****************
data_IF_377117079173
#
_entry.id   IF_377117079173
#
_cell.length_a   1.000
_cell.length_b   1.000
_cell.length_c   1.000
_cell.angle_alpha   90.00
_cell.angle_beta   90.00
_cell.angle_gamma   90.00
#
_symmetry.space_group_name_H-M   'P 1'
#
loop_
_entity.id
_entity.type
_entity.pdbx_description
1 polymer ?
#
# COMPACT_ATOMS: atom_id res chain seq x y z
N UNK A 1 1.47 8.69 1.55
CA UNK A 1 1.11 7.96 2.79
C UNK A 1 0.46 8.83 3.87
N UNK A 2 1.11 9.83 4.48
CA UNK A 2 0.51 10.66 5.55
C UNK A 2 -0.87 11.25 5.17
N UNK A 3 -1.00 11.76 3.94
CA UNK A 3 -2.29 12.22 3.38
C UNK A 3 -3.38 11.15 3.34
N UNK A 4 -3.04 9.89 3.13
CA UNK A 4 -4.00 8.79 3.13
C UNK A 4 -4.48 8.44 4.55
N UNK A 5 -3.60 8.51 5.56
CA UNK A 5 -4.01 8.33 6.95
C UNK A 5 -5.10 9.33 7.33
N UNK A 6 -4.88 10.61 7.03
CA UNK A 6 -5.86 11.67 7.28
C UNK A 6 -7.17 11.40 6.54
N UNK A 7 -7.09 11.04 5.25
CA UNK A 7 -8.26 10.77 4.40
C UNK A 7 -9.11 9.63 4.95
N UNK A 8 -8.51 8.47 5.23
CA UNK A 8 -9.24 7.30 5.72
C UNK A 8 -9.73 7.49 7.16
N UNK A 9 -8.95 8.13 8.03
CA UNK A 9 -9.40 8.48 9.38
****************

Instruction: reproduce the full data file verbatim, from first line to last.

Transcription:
data_IF_377117079173
#
_entry.id   IF_377117079173
#
_cell.length_a   1.000
_cell.length_b   1.000
_cell.length_c   1.000
_cell.angle_alpha   90.00
_cell.angle_beta   90.00
_cell.angle_gamma   90.00
#
_symmetry.space_group_name_H-M   'P 1'
#
loop_
_entity.id
_entity.type
_entity.pdbx_description
1 polymer ?
#
# COMPACT_ATOMS: atom_id res chain seq x y z
N UNK A 1 1.47 8.69 1.55
CA UNK A 1 1.11 7.96 2.79
C UNK A 1 0.46 8.83 3.87
N UNK A 2 1.11 9.83 4.48
CA UNK A 2 0.51 10.66 5.55
C UNK A 2 -0.87 11.25 5.17
N UNK A 3 -1.00 11.76 3.94
CA UNK A 3 -2.29 12.22 3.38
C UNK A 3 -3.38 11.15 3.34
N UNK A 4 -3.04 9.89 3.13
CA UNK A 4 -4.00 8.79 3.13
C UNK A 4 -4.48 8.44 4.55
N UNK A 5 -3.60 8.51 5.56
CA UNK A 5 -4.01 8.33 6.95
C UNK A 5 -5.10 9.33 7.33
N UNK A 6 -4.88 10.61 7.03
CA UNK A 6 -5.86 11.67 7.28
C UNK A 6 -7.17 11.40 6.54
N UNK A 7 -7.09 11.04 5.25
CA UNK A 7 -8.26 10.77 4.40
C UNK A 7 -9.11 9.63 4.95
N UNK A 8 -8.51 8.47 5.23
CA UNK A 8 -9.24 7.30 5.72
C UNK A 8 -9.73 7.49 7.16
N UNK A 9 -8.95 8.13 8.03
CA UNK A 9 -9.40 8.48 9.38